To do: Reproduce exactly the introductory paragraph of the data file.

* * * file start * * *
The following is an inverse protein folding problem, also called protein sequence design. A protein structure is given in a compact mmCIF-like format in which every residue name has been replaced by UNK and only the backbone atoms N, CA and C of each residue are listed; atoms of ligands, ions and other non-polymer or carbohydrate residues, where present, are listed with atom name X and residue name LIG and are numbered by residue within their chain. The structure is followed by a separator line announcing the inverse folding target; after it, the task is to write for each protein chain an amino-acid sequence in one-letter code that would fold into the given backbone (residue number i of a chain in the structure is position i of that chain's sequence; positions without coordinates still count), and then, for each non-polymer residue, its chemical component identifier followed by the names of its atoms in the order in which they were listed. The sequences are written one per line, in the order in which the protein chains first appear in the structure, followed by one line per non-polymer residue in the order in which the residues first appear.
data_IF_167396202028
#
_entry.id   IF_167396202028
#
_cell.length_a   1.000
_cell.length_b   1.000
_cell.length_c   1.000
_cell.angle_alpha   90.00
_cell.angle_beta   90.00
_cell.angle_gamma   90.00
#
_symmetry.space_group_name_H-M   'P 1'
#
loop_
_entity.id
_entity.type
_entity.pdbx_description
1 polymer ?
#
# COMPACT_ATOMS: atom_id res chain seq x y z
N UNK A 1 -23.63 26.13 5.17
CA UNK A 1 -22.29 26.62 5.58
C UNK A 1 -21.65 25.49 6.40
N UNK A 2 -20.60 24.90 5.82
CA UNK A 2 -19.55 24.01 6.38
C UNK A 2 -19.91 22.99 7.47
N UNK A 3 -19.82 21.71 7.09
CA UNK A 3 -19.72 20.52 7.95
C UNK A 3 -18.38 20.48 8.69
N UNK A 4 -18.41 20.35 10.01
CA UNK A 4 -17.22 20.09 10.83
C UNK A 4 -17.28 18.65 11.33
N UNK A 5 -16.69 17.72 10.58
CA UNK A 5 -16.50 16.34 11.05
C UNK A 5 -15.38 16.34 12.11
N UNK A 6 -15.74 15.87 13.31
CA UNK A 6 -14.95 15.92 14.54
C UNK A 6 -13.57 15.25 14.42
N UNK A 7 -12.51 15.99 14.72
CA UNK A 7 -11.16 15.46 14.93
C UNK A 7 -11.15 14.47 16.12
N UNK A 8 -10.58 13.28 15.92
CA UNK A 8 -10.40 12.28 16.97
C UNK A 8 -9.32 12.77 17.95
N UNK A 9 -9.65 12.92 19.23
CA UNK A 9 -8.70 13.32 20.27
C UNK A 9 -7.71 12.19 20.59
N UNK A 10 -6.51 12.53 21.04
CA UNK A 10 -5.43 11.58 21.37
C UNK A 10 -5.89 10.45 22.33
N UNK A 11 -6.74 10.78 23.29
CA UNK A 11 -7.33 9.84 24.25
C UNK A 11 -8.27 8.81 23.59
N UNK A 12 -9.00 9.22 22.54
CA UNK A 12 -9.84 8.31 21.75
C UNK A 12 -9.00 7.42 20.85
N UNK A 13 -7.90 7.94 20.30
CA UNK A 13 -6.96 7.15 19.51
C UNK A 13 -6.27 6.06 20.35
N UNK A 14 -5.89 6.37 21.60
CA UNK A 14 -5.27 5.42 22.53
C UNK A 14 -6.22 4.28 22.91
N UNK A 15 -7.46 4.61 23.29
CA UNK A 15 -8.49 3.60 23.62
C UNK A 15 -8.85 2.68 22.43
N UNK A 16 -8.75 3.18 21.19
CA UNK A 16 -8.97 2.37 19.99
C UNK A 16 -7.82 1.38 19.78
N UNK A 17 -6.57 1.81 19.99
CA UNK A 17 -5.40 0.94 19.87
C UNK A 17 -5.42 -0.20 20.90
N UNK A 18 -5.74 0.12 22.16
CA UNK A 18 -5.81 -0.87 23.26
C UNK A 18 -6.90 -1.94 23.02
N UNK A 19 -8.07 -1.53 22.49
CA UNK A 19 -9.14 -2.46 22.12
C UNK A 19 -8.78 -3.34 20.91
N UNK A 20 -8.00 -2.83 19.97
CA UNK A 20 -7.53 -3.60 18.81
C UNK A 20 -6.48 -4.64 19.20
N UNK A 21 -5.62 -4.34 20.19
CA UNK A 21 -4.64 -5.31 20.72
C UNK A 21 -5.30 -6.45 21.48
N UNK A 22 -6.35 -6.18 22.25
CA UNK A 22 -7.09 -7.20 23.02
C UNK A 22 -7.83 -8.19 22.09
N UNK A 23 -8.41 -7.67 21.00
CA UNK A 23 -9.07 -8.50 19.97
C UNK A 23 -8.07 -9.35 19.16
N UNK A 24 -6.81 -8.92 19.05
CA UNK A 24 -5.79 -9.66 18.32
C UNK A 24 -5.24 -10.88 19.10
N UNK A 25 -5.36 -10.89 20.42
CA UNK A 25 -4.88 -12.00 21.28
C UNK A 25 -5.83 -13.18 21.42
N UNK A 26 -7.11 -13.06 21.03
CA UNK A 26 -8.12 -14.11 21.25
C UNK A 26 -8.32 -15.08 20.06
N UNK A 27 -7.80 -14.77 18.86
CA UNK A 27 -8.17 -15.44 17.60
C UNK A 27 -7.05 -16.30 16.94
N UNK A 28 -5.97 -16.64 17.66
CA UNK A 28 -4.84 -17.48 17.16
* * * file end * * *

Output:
The following is an inverse protein folding problem, also called protein sequence design. A protein structure is given in a compact mmCIF-like format in which every residue name has been replaced by UNK and only the backbone atoms N, CA and C of each residue are listed; atoms of ligands, ions and other non-polymer or carbohydrate residues, where present, are listed with atom name X and residue name LIG and are numbered by residue within their chain. The structure is followed by a separator line announcing the inverse folding target; after it, the task is to write for each protein chain an amino-acid sequence in one-letter code that would fold into the given backbone (residue number i of a chain in the structure is position i of that chain's sequence; positions without coordinates still count), and then, for each non-polymer residue, its chemical component identifier followed by the names of its atoms in the order in which they were listed. The sequences are written one per line, in the order in which the protein chains first appear in the structure, followed by one line per non-polymer residue in the order in which the residues first appear.